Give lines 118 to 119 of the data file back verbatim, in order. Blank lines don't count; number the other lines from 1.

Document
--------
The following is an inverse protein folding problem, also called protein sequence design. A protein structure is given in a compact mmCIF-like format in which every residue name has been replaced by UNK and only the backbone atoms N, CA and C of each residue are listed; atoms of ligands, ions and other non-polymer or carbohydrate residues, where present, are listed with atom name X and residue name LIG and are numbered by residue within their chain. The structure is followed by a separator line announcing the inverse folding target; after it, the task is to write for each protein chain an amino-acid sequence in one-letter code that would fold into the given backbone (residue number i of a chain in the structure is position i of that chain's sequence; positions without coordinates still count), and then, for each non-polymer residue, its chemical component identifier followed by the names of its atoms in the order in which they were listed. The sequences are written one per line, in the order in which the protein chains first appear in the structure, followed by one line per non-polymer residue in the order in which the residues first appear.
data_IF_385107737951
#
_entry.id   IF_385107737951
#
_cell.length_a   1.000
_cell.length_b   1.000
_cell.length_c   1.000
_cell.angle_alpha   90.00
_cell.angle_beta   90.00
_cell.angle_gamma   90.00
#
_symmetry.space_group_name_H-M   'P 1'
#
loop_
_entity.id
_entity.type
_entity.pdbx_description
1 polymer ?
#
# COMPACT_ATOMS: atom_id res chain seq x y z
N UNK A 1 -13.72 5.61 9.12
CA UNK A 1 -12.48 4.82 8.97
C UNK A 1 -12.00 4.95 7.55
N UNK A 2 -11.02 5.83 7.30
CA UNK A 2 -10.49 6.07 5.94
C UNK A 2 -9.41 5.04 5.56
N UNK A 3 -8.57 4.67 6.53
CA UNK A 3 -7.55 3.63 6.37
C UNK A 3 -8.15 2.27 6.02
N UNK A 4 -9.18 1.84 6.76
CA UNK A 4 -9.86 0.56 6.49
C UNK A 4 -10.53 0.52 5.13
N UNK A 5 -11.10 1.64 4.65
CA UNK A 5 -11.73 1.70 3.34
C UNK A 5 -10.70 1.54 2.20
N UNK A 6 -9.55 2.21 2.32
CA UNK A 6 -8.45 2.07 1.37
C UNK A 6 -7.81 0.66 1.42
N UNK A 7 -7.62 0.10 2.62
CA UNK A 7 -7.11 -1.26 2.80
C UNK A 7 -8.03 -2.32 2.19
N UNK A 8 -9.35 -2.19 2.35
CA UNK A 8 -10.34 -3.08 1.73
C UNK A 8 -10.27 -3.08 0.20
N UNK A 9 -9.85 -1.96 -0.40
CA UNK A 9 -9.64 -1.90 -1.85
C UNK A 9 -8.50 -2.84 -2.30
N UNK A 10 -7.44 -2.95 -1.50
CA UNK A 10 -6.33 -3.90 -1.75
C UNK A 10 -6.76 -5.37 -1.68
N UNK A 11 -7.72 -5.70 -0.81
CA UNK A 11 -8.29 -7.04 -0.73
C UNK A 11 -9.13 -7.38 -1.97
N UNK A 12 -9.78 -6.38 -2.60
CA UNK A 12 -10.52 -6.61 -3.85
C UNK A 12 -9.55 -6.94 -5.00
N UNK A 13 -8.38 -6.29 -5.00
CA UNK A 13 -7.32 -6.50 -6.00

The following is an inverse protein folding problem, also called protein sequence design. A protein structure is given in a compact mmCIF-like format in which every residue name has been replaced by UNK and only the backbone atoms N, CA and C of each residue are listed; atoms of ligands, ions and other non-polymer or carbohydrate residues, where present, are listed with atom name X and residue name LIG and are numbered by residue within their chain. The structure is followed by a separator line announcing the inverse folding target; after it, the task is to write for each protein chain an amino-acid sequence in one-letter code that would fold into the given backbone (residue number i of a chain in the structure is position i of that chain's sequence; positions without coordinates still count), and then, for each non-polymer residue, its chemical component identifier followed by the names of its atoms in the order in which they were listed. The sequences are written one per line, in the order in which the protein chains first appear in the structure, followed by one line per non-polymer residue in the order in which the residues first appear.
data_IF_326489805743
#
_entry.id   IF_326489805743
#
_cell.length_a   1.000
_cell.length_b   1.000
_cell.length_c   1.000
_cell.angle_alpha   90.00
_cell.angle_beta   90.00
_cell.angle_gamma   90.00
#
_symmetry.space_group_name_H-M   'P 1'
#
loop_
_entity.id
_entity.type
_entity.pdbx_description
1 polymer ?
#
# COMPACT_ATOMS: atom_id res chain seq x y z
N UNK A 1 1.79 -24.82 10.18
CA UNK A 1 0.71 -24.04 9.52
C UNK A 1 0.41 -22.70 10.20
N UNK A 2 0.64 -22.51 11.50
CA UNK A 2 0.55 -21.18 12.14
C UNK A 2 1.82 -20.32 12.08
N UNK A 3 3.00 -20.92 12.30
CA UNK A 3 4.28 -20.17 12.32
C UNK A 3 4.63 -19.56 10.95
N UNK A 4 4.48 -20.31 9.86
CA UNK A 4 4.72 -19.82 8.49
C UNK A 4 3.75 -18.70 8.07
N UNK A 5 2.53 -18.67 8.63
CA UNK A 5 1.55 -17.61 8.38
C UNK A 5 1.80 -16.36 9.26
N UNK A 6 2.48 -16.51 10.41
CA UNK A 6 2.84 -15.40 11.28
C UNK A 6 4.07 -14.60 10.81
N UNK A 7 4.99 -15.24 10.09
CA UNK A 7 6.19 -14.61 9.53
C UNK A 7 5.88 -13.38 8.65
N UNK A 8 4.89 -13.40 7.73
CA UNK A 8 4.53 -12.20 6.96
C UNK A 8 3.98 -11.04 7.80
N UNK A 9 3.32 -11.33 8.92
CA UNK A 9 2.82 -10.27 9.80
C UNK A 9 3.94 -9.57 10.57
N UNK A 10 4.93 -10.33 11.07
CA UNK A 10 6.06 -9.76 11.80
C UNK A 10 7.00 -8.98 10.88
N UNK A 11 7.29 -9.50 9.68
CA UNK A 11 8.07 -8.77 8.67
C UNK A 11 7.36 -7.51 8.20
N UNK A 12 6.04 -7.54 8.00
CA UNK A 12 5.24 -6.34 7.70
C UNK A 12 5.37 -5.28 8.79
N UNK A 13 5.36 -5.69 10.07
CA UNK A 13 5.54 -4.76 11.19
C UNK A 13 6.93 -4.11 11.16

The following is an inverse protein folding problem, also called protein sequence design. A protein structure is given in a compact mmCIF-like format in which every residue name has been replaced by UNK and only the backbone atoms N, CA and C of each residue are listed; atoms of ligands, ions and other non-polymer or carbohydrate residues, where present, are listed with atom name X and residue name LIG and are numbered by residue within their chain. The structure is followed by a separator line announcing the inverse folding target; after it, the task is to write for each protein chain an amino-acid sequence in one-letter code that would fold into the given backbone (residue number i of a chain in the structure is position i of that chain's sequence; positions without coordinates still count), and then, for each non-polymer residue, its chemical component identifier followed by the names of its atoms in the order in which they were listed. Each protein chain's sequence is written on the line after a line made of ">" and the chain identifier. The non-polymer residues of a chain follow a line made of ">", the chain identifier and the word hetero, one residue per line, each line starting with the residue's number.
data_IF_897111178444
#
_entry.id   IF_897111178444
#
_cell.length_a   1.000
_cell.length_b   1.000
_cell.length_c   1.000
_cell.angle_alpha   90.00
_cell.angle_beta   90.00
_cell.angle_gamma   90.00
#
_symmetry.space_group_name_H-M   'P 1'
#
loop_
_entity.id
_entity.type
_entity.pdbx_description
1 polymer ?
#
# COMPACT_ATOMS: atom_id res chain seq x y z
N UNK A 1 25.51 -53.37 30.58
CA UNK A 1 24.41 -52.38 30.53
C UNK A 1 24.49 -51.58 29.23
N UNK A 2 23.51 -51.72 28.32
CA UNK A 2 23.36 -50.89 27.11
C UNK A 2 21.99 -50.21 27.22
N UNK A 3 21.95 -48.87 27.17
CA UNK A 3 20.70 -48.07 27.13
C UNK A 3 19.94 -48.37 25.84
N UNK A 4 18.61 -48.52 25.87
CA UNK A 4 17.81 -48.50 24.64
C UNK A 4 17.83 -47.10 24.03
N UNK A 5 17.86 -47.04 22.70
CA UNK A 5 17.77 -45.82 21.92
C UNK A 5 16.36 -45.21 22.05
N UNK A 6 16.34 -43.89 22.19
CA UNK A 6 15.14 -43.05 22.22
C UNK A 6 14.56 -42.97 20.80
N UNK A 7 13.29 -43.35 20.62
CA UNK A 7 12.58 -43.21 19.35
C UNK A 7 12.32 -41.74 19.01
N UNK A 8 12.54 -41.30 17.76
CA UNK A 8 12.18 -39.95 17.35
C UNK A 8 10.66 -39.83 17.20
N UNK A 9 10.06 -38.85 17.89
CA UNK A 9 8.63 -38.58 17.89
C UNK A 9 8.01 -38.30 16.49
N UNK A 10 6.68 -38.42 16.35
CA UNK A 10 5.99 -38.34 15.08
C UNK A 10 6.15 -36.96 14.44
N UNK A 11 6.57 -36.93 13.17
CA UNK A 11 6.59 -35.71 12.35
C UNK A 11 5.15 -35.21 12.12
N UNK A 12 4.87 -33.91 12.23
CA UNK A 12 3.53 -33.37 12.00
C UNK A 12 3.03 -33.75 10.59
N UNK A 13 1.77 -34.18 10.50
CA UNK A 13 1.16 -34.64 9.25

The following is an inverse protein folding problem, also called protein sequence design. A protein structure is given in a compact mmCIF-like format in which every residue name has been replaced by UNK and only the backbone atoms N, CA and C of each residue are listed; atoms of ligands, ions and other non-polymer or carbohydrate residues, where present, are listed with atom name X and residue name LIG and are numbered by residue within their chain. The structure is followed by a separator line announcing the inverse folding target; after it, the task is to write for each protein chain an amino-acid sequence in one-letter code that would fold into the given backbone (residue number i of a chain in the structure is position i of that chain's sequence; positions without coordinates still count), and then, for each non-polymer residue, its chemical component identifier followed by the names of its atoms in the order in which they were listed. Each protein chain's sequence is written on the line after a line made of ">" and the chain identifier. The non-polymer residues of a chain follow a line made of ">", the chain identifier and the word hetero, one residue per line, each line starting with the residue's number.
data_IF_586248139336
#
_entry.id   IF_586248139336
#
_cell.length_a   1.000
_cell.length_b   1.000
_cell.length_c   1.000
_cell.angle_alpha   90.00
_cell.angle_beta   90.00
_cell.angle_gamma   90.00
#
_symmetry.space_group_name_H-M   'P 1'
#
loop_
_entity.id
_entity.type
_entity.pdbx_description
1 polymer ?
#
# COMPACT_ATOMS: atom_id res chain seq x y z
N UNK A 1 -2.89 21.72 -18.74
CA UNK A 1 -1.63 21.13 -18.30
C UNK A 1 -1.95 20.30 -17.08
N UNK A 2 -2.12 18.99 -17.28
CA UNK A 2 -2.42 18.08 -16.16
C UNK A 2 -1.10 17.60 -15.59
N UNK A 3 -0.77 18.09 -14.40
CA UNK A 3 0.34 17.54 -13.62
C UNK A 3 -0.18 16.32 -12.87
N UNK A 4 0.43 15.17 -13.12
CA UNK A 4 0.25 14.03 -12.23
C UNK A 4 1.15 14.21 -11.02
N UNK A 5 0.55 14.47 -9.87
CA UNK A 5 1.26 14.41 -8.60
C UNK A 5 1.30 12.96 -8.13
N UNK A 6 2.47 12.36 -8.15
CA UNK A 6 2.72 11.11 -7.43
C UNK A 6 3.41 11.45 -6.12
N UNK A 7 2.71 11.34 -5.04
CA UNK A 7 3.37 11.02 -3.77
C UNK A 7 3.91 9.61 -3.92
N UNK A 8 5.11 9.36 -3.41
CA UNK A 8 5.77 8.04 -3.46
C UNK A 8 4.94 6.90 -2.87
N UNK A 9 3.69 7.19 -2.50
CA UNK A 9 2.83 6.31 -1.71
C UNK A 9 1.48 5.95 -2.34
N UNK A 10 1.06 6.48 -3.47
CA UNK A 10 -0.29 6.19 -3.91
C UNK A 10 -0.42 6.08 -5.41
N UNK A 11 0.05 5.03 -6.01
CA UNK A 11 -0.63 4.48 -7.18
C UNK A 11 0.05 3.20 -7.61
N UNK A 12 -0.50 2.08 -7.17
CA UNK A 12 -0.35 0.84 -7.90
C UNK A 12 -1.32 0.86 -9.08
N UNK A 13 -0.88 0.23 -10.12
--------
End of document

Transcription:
CA UNK A 13 5.54 -4.76 11.19
C UNK A 13 6.93 -4.11 11.16